Savannah Music Festival

Thursday's at 8:00 p.m.
  • Hosted by Rob Gibson

The Savannah Music Festival is dedicated to presenting a world-class celebration of the musical arts by creating timeless and adventurous productions that stimulate arts education, foster economic growth, and unite artists and audiences in Savannah. It is Georgia's largest musical arts event and one of the most distinctive cross-genre music festivals in the world. In addition to an array of musical performances that includes dance, film, and narrative programs, the festival operates year-round to produce youth concerts, lectures, in-school touring programs, recordings, a weekly radio series, an annual high school jazz band competition and festival, and interactive websites.
     The Savannah Music Festival   stages original, one-time only productions, premieres and double-bills, including commissioned works and unique series. The Savannah Music Festival  has made collaboration a priority and works with organizations including the Savannah College of Art & Design (SCAD), Telfair Museum of Art, Savannah Tour of Homes & Gardens, The King-Tisdell Cottage/Beach Institute, The Savannah Garden Exposition, Georgia Historical Society, and a variety of the City's houses of worship, all of which have helped to draw record numbers of tourists and locals alike.

Airs Friday, January 1, at 12 noon. Beethoven is generally acknowledged as one of the greatest and most dynamic keyboard virtuosos of his time but Beethoven also took a great interest in the violin, composing ten sonatas for violin and piano. These enduring works have influenced generations of performers and composers and they remain as profound today as when they were premiered in the 19th century. On this edition of the Savannah music festival we take a concert from the spring of 2011 when the festival showcased the complete cycle of sonatas by Beethoven.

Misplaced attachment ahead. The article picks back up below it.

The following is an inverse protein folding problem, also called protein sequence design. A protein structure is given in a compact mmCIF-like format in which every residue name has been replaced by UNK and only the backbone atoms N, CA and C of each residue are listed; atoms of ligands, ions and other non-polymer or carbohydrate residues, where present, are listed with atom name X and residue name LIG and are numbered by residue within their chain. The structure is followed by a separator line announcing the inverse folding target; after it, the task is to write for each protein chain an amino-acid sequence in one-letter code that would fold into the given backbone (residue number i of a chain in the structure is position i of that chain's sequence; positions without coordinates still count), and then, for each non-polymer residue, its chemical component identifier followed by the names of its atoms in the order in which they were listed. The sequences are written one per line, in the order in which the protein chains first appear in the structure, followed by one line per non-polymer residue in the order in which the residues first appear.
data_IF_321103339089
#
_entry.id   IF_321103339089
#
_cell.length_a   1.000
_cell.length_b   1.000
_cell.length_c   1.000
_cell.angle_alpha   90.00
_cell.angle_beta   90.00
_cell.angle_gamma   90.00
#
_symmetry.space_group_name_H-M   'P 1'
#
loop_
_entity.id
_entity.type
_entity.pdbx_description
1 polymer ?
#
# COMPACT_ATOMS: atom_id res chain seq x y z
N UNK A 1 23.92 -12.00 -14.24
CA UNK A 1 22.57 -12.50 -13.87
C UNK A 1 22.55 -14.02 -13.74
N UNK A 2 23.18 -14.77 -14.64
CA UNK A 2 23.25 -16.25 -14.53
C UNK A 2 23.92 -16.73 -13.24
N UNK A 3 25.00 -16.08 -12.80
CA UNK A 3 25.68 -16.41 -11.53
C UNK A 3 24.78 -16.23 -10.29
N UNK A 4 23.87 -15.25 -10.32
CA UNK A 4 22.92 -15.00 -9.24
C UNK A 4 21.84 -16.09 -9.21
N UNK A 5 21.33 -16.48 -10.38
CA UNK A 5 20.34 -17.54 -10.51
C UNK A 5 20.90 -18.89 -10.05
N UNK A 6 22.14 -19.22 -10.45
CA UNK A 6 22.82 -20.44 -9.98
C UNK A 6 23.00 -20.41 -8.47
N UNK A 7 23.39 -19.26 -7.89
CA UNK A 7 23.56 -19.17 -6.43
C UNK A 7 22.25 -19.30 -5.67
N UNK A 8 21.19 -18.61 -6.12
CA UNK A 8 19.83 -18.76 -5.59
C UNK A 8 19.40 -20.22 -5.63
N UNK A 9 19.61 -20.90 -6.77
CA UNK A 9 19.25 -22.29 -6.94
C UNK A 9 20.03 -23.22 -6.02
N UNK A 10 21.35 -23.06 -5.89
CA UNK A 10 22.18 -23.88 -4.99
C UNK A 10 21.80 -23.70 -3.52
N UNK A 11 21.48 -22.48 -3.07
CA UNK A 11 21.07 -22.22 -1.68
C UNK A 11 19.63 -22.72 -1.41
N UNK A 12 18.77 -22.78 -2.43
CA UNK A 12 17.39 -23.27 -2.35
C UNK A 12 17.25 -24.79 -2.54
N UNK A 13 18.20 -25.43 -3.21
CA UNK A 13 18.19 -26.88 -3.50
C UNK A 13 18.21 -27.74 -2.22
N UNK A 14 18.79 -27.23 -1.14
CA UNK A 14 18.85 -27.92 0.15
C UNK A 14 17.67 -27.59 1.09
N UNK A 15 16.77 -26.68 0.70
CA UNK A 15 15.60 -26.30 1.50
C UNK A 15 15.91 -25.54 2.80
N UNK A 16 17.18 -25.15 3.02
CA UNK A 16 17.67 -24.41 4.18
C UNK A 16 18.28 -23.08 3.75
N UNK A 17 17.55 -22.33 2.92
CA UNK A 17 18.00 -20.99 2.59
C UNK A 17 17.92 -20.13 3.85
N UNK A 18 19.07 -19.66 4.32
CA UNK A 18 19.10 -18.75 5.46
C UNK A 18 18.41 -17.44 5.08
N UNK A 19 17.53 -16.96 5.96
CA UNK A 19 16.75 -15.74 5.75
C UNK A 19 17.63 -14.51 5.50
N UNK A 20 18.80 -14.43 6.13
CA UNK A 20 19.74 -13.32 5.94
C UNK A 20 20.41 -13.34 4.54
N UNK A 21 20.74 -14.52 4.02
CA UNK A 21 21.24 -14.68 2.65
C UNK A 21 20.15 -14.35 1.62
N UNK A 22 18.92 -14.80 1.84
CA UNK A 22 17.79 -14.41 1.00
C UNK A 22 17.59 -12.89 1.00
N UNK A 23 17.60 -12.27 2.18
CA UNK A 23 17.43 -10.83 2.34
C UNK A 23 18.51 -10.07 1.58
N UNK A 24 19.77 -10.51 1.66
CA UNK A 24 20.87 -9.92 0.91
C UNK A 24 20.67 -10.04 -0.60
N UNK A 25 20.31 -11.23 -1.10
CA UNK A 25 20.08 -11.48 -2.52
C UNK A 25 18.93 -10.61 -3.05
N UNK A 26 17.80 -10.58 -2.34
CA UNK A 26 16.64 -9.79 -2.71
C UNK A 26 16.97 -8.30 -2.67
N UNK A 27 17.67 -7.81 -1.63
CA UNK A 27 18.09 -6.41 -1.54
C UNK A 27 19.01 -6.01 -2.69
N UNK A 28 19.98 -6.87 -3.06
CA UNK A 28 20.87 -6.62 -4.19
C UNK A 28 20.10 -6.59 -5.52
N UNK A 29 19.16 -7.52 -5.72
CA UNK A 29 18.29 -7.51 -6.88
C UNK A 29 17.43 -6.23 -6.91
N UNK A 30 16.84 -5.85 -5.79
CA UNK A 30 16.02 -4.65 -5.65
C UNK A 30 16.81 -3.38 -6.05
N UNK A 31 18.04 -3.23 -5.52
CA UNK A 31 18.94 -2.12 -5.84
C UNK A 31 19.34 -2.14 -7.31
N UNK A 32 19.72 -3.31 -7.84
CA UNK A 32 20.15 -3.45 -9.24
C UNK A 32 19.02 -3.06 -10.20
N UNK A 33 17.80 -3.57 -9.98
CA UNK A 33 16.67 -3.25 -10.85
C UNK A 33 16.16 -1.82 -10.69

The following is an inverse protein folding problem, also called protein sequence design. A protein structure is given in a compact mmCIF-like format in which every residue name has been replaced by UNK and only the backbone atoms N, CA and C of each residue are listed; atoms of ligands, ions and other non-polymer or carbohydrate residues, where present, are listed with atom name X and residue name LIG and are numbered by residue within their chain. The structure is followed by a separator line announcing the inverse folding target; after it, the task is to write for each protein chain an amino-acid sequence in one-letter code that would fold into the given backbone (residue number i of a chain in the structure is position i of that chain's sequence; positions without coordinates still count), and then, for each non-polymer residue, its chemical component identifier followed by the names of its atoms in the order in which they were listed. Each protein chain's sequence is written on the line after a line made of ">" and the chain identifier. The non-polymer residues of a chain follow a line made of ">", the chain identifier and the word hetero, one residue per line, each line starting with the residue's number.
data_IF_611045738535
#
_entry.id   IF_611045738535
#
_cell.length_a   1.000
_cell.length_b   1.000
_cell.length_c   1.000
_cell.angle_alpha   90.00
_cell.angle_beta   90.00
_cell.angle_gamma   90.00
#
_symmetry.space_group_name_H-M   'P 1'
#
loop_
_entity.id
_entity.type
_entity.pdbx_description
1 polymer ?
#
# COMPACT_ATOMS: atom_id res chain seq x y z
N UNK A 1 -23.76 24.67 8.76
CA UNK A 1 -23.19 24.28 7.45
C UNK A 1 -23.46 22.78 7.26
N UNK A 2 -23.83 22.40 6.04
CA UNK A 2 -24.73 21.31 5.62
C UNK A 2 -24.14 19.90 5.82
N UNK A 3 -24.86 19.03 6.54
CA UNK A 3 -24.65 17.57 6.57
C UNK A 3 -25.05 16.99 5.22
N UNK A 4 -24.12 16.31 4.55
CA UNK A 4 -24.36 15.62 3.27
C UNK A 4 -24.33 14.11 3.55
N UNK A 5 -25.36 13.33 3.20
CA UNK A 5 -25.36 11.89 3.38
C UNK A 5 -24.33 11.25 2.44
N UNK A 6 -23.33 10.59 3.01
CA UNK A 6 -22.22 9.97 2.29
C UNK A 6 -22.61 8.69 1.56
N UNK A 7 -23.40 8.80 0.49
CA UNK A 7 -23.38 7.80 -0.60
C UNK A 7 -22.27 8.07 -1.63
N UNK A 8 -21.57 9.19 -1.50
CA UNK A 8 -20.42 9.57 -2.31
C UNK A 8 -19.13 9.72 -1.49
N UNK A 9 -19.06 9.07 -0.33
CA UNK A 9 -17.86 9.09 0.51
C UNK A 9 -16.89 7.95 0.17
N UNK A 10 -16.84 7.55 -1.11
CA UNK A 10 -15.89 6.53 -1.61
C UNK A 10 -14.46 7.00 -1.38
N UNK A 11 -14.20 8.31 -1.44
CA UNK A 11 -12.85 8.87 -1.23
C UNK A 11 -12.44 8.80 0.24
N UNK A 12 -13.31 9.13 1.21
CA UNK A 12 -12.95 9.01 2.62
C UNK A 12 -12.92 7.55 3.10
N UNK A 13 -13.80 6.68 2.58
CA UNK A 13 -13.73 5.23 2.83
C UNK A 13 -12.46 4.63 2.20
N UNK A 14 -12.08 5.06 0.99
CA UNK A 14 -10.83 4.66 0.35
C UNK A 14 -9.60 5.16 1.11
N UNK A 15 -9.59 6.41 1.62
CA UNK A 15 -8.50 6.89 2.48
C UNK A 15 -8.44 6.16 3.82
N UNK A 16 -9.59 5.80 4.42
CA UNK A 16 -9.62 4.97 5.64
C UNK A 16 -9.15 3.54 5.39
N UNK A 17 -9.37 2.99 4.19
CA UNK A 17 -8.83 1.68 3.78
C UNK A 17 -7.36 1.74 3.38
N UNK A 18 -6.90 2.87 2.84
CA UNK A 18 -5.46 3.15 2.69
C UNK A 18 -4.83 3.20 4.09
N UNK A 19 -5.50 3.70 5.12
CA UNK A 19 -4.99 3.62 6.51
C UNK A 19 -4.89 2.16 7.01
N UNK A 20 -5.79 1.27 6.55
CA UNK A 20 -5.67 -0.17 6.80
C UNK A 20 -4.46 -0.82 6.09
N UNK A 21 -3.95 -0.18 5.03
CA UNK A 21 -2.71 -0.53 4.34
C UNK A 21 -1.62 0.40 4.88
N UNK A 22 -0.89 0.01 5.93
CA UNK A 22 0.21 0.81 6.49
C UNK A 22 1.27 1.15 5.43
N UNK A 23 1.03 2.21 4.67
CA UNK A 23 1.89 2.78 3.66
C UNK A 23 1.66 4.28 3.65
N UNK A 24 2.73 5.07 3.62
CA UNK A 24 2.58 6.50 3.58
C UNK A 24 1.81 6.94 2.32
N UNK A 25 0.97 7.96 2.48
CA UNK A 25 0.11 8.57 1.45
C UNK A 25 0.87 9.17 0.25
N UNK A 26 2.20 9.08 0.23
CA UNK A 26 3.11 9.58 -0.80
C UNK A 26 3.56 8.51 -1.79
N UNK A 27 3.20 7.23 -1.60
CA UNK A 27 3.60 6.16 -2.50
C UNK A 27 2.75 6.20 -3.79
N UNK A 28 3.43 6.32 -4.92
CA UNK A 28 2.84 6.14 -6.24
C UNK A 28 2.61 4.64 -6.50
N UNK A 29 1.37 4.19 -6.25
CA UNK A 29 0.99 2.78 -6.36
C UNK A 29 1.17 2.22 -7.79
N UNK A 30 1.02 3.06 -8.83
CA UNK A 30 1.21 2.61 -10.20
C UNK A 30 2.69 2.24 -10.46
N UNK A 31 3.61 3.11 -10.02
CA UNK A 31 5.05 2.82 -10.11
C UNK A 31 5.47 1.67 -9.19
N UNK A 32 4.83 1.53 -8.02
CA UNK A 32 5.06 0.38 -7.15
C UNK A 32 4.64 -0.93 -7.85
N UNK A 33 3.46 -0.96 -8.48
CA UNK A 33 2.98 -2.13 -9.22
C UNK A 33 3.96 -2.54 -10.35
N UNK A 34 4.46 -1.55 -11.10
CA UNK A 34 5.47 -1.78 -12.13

Airs Thursday, December 17, at 8 p.m. That high lonesome sound known as bluegrass is a music steeped in tradition. Inspired by the music of Appalachia with roots in Irish, Scottish, Welsh and English traditional music, it first emerged in the 1930s when Kentucky native Bill Monroe formed his famous bluegrass boys. One of bluegrass music's modern day masters is tenor and mandolin player Ricky Skaggs, who is featured on this episode from a SMF performance with his band Kentucky Thunder.

Airs Thursday, December 10, at 8 p.m. It's always interesting when an outstanding artist decides to recreate an existing work. It opens up our understanding of both the original and the new version. So when banjoist Noam Pikelny re-imagined one of the standard-bearers for instrumental bluegrass, the 1976 recording entitled Kenny Baker Plays Bill Monroe, he wanted to be true to its roots while assigning the banjo to Kenny's fiddle parts.

Airs Thursday, December 3, at 8 p.m. Beginning in the Renaissance period, the European guitar generally had four courses, each strung with two gut strings, and the pair of strings within each course tuned in unison. By the early 18th century, six double-strung courses had become common, and the changing number of courses in these early guitars reflected the ongoing desire on behalf of players to increase the range of the instrument.

Airs Thursday, November 19, at 8 p.m. Guitarist, composer and arranger Julian Lage is often categorized as a jazz musician, though his music is also rooted in traditional and acoustic forms. In addition to five prior SMF performances both solo and with a variety of collaborators including Mark O'Connor, Martin Taylor, Mike Marshall and Casey Driessen, Julian Lage has served on the faculty of SMF's Acoustic Music Seminar since its inception in 2012.

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